Archive for February, 2018

If I Only Knew…

Sometimes divorce is your best option.  But do you really know what is ahead?  Here are a few of the realities that people just do not realize are part of the process, until they are deep into it.

Court Can Be A Cesspool of Contempt For You & Your Children:

It is not the judge, and it is not the attorneys.  It is what happens to you and your soon-to-be ex-spouse.  In criminal court, those on trial strive to look their very best.  In family court, the opposite happens.  While you may be trying to make your case about how bad your partner is, the judge is looking at you and wondering what is motivating you to make all the accusations.  Then it all reverses, and you get attacked as a response.

When people go through the actual court process, they end up feeling damaged.  There is no place to win in there.  You put your life in the hands of a stranger, and you depend on your attorney to be better at debate than the opposing counsel.

Family Is Always Family Even In Divorce:

In our e*book, FACCT, we note that the first letter, “F,” is for Family Re-Formation.  If there are children, you are still the parents.  That will never change.  Even if there are no children, there is still the extended family and relationships.  When one or both sides go for court, those friends and children turn away.  While you thought you might find support and love, when you go to find those friends, you only find emptiness.  People and children do not want to be in a toxic environment.  Sadly parents do not realize this lesson until it is too late.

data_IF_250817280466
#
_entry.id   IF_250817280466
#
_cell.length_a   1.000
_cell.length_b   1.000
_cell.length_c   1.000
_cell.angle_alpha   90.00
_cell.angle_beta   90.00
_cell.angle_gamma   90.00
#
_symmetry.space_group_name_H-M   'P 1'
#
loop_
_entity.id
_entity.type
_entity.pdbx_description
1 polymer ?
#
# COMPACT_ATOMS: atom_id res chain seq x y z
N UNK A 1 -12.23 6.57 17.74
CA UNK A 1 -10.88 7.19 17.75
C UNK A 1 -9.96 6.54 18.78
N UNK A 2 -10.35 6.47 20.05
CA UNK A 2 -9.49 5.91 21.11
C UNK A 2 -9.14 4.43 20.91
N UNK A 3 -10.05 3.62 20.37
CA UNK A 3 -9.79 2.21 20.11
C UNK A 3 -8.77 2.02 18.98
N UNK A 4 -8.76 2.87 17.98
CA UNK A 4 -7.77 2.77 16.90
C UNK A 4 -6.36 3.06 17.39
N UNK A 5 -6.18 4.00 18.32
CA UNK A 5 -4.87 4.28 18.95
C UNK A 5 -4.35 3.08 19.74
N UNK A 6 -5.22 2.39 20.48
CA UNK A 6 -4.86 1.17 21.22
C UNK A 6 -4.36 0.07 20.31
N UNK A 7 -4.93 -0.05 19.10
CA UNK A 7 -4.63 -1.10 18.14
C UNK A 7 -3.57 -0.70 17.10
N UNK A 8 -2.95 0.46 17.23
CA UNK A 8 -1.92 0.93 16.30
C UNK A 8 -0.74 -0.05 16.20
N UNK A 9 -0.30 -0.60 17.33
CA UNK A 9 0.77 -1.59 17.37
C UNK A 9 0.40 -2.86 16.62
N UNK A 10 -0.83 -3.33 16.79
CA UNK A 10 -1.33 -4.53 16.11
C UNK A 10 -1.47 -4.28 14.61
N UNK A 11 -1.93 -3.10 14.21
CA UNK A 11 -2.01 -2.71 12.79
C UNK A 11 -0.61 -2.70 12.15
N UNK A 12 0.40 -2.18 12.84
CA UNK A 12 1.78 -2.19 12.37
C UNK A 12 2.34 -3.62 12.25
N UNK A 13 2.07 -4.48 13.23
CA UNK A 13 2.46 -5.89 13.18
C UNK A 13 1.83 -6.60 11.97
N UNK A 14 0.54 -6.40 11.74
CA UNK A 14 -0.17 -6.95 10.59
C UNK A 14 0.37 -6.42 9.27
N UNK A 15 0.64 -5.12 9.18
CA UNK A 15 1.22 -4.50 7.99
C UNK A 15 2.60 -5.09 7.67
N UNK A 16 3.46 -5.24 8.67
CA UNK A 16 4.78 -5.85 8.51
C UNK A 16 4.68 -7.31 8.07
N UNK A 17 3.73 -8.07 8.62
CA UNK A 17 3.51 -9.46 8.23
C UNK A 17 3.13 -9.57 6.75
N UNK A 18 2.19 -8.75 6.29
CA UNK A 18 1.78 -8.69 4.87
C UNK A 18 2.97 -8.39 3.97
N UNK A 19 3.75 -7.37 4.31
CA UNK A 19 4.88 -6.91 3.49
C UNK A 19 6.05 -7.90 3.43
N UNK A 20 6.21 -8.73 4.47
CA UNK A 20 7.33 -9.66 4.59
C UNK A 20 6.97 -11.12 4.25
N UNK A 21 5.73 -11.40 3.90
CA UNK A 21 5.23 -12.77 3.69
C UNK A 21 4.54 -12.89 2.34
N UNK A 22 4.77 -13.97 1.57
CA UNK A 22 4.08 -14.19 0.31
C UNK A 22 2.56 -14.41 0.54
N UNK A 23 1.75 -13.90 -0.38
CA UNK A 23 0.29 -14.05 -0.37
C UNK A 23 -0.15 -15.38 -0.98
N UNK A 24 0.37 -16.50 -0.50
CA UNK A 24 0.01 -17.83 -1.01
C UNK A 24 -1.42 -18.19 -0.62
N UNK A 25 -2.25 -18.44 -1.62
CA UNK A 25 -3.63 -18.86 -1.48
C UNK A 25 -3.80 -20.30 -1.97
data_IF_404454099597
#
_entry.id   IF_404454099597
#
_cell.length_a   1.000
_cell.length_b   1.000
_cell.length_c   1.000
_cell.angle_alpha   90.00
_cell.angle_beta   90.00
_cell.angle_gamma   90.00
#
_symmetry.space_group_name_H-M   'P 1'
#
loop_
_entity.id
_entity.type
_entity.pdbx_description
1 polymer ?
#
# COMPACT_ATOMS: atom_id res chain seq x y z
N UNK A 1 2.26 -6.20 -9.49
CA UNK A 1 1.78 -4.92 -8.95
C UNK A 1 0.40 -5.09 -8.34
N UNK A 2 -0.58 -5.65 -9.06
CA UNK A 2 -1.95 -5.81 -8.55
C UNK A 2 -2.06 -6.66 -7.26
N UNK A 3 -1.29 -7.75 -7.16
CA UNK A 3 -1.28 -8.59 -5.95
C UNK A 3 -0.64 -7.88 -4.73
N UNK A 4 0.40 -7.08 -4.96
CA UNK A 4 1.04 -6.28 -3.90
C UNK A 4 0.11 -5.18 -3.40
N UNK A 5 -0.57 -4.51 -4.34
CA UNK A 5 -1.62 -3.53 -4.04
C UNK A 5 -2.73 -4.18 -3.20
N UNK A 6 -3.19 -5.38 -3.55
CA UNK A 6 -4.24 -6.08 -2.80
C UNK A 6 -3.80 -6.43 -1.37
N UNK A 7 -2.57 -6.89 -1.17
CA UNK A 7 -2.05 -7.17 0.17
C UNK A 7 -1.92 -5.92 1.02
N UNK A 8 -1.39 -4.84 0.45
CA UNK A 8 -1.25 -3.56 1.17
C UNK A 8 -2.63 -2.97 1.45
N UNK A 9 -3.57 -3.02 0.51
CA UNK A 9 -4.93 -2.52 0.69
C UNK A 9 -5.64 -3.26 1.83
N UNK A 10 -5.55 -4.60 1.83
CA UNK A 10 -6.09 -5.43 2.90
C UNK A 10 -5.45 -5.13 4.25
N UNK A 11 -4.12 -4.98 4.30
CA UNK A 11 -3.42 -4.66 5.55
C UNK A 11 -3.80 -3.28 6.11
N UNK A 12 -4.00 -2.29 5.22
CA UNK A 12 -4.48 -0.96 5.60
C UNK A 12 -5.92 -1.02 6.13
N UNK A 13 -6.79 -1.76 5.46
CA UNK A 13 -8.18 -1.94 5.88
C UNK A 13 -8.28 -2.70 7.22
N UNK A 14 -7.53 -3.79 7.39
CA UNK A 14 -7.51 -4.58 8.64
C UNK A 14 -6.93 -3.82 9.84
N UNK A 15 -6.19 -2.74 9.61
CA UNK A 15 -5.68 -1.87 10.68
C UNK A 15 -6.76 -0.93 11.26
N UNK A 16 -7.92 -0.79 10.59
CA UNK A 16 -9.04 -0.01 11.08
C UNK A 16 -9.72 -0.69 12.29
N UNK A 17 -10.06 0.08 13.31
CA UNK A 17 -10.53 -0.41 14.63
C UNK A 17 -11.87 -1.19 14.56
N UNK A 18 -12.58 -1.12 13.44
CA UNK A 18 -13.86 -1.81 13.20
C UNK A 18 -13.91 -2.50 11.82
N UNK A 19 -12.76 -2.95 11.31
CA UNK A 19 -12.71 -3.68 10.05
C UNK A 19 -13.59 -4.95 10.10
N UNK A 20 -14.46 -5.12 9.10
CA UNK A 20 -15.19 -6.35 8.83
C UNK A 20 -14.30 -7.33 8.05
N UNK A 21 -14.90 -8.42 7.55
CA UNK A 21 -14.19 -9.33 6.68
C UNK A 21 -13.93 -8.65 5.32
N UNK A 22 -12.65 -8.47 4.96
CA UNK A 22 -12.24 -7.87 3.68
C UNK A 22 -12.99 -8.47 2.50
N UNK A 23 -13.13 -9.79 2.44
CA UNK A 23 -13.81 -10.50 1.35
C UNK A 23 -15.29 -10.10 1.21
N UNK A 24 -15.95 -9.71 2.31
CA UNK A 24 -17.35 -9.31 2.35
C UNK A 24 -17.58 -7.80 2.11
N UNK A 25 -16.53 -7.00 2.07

A couple was arguing over child visitation arrangements.  The mother told these young children how “bad” their dad was and that he did not care for them.  Over time, the children turned from their dad and did not want to see him.

Years later, as these children grew into adults, they started contacting their dad.  They learned that all the things they were told as little children were not true.  In their adult lives, they spent far less time with their mother than with their father.  That choice was based on the toxic world she had created for them and insisted on perpetuating into their adult lives.

Parents need to be very careful about what they do with their children in divorce.  It can come back to hurt them later in life.

Awareness Becomes Crucial:

What you thought was important takes on less meaning.  Things fall away, and suddenly the realities of a basic life take hold.  Everything that seemed significant turns out to be unimportant.  Suddenly those possessions you are fighting about will take on less and less meaning.  When a judge gets into the act, the garage-sale value of everything comes into focus.  Life and what’s important changes radically.

Knowing When It Is Over:

Sometimes you just have to move on.  But how do you know?  By looking at research, we find five key tests that indicate the marriage is probably over.

  1. What is the level of fondness and admiration for your partner?
  2. Are you operating as “Me” or as “We”?
  3. Do you maintain a healthy (not suspicious) awareness of your partner’s world?
  4. Do you look at struggles as something to be overcome together or as an obstacle in your way?
  5. When you think of the relationship today, how do you remember the good times you went through? Or do you remember the past as one disappointment after another?

When these five elements combine, and negativity becomes the abundant sentiment.  It grows to the point that the scales are tipped away from connection.  When they tip so far that the possibility of connection feels lost, it is probably time to move on.

For more, download the e*book, F-A-C-C-T.  Learn what every couple should know about the realities of divorce before you start down that path.

Armand & Robbin D’Alo